A PENSIONER in Murcia spent 56 hours on the phone to a premium-rate number because she thought she would be able to get a job for her son.
The 68-year-old widow had seen a helpline number flash up on the TV, and she kept on hold for over two full days keeping herself awake with endless cups of coffee and Coca-Cola.
According to the caller, she had been watching a television programme which talked about long-term unemployment and ended with, “call us and we'll help.”
Her son, 36, has been unable to find a job despite every effort and is extremely depressed as a result, and has to live with his mum who only receives a widow's pension.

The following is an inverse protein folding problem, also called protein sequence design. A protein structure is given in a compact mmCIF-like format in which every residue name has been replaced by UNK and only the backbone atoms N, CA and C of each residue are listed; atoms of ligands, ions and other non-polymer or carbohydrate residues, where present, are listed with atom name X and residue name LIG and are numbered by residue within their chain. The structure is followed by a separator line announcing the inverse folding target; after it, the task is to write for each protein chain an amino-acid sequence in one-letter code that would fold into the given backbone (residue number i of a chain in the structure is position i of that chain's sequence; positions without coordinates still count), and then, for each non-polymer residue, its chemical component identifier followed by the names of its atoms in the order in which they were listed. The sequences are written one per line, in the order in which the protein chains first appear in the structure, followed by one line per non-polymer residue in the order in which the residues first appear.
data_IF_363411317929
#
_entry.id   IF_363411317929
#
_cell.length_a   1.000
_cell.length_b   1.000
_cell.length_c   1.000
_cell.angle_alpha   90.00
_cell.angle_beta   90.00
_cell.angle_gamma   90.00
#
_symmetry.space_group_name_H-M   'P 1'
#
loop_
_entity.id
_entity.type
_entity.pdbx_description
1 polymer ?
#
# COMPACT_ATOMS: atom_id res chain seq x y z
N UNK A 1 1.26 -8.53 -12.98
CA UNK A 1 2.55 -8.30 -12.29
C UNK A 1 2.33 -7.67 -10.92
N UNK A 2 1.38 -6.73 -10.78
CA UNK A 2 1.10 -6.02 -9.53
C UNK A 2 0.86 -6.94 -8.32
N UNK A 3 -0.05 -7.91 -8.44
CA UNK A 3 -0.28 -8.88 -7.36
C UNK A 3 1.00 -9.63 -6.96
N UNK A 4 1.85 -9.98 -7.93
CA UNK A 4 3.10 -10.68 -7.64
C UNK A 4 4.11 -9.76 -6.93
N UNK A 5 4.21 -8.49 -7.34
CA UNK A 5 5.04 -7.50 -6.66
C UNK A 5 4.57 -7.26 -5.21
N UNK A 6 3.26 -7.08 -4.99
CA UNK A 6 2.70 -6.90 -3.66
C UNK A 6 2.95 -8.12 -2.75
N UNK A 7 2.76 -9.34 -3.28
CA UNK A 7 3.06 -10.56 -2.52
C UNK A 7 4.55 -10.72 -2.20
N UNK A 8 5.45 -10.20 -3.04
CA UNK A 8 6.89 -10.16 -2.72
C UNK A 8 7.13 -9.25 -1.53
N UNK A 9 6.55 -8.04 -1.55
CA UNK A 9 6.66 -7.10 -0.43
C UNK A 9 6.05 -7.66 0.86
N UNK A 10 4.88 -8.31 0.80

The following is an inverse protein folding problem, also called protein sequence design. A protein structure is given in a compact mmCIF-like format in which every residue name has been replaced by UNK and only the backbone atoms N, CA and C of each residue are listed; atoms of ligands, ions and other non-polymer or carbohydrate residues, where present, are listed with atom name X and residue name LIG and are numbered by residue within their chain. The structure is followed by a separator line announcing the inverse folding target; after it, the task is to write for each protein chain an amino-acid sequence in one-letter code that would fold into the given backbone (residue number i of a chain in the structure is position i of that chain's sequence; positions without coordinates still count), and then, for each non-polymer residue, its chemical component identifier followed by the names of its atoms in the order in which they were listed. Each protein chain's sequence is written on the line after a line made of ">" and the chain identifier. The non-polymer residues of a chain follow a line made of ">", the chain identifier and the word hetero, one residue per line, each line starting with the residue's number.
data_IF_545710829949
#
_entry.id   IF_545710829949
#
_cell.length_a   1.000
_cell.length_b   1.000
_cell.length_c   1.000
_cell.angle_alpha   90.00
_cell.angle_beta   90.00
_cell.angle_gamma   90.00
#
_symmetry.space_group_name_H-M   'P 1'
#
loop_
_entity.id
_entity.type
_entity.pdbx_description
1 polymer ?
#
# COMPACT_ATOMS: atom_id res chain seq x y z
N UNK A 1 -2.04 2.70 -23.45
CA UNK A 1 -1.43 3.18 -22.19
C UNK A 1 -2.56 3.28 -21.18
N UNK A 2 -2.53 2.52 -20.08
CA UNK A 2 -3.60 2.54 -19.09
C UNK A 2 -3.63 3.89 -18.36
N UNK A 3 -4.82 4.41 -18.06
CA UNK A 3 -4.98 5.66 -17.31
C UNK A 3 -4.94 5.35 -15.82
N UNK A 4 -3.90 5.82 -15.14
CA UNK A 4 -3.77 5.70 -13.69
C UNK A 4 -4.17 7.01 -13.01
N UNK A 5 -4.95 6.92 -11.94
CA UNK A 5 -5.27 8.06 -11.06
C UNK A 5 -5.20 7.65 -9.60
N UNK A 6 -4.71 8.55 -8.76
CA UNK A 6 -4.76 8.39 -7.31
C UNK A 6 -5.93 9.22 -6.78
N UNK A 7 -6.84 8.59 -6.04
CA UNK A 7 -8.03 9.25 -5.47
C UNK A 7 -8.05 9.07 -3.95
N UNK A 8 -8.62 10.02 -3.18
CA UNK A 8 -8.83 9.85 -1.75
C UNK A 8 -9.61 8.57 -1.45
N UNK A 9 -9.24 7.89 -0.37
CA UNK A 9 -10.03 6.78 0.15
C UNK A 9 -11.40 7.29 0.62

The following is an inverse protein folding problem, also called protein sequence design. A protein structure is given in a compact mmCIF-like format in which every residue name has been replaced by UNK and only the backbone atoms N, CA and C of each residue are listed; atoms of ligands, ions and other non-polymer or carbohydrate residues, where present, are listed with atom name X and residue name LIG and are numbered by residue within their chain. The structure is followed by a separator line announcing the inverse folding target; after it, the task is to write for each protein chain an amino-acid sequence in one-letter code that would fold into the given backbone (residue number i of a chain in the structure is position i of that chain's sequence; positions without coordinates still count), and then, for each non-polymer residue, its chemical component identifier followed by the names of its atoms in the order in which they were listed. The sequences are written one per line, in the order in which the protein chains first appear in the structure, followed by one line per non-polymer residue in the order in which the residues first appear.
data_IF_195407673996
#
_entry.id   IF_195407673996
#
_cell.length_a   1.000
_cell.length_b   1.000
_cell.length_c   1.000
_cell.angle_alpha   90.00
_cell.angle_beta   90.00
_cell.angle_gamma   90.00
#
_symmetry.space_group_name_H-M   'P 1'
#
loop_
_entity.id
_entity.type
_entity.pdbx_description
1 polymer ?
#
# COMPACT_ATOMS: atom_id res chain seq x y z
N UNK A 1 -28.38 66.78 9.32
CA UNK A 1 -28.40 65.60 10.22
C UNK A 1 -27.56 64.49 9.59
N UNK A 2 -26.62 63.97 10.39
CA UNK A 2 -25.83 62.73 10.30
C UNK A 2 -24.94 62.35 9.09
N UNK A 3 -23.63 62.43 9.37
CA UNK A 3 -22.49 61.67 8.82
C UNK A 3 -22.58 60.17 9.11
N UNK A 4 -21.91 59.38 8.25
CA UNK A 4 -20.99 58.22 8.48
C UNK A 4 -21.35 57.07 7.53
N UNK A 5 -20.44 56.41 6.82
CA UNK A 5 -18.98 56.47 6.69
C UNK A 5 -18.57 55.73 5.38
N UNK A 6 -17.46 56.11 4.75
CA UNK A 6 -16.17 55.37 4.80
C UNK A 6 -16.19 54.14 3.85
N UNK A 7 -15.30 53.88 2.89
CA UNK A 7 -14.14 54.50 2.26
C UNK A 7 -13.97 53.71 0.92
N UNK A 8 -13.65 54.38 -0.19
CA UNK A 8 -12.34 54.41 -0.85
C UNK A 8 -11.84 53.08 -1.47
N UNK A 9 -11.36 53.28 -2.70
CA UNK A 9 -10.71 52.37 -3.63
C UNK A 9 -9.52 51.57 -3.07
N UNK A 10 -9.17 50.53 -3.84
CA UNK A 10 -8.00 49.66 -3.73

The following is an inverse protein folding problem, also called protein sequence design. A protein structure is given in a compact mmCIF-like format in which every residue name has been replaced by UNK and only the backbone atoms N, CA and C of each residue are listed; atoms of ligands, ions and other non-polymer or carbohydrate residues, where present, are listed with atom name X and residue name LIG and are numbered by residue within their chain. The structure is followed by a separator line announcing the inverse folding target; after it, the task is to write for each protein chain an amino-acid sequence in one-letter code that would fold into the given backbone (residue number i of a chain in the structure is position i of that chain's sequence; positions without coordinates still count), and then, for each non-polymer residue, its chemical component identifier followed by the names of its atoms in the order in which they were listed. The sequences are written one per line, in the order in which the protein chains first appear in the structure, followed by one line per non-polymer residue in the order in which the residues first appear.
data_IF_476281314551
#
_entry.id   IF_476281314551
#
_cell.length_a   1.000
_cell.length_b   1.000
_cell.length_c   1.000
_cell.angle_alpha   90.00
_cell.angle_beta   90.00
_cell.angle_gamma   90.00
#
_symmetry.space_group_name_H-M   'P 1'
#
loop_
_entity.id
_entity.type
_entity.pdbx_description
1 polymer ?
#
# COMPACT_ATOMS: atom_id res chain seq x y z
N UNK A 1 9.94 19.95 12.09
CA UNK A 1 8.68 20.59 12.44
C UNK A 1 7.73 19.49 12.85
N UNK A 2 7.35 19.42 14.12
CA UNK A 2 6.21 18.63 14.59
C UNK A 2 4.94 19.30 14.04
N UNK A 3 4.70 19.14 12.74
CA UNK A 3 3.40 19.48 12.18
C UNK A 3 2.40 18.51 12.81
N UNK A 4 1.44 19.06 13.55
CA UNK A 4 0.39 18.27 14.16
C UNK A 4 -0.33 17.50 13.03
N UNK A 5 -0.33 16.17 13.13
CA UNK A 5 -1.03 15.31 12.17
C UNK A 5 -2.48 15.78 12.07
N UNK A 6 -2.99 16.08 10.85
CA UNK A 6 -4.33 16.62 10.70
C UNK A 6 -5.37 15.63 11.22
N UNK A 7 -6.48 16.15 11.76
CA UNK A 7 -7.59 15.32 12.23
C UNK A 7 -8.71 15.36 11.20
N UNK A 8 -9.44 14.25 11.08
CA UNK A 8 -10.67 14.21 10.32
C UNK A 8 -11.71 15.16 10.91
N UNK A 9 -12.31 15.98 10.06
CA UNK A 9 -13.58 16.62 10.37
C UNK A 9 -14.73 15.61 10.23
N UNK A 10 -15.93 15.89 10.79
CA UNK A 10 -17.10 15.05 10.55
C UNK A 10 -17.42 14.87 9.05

This is not enough to cover essential household bills, and she thought the TV helpline would 'get a job for her son'.
Despite trying for a full 56 hours, she did not get through and started to suspect it may be a fraud.
Her fears were confirmed when she received a phone bill for €1,400.
She went to Thader Consumo, a consumer attention office, who report that the pensioner had 'no idea' what a premium-rate number was.
They explained these numbers are required by law to inform the caller of the price per minute, but she did not remember hearing this.
Thader Consumo contacted the telephone company and managed to get a substantial reduction in the bill, and arrange for the woman to pay the surplus in instalments.